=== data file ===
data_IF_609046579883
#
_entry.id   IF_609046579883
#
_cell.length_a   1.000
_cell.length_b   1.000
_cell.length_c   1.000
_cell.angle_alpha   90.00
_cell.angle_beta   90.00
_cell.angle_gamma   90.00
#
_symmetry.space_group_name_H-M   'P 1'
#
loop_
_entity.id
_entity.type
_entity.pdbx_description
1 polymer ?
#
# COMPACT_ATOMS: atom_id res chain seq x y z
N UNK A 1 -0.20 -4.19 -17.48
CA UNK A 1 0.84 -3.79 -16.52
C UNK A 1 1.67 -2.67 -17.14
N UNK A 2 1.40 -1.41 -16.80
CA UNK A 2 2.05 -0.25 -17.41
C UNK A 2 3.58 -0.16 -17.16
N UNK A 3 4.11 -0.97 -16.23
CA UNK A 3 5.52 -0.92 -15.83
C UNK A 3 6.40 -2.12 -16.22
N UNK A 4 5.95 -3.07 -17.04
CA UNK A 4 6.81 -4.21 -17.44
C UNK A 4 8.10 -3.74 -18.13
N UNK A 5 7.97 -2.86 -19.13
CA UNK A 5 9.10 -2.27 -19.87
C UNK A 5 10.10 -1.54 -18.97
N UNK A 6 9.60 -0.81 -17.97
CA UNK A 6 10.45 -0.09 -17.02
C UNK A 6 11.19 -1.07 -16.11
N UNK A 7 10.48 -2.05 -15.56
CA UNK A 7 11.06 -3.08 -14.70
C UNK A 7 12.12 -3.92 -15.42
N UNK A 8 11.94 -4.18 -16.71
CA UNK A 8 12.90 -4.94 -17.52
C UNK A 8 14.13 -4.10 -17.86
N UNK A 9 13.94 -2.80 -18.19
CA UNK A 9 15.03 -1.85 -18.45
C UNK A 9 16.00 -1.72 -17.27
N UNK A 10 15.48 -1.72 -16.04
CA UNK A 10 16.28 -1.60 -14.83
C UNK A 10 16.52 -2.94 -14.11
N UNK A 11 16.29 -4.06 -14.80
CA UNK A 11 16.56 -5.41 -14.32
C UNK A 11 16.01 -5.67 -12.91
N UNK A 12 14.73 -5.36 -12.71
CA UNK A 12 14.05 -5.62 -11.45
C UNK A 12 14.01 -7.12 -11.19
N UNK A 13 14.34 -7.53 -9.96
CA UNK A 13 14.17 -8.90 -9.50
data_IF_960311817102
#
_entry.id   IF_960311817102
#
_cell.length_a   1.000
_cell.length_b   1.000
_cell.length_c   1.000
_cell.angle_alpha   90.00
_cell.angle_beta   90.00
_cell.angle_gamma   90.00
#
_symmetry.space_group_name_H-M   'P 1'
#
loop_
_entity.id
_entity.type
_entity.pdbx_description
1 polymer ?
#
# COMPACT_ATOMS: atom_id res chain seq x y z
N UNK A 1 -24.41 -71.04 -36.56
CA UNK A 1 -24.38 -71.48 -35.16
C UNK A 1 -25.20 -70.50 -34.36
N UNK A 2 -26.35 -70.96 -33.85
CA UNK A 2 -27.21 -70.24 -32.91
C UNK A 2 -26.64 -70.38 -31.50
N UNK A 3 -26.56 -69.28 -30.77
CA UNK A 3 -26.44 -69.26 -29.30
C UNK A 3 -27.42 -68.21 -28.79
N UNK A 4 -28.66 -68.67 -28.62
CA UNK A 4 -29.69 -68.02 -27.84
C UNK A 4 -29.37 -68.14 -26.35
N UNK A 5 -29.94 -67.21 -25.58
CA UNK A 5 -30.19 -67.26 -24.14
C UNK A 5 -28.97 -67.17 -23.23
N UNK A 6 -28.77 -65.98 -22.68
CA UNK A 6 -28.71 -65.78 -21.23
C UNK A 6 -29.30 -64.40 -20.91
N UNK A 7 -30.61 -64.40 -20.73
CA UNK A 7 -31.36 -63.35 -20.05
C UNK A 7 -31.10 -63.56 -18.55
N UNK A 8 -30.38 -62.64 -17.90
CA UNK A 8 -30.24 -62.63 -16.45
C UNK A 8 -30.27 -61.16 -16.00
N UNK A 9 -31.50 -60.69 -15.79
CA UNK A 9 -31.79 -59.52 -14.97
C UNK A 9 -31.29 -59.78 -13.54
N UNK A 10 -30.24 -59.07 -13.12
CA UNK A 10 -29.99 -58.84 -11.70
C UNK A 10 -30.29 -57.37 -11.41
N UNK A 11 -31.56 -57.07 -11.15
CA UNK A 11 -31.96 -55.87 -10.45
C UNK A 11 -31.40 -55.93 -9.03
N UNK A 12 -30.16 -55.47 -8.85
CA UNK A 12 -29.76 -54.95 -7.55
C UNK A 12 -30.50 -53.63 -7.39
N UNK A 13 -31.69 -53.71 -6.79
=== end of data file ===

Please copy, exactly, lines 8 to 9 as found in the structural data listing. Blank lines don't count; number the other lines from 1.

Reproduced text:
_cell.angle_alpha   90.00
_cell.angle_beta   90.00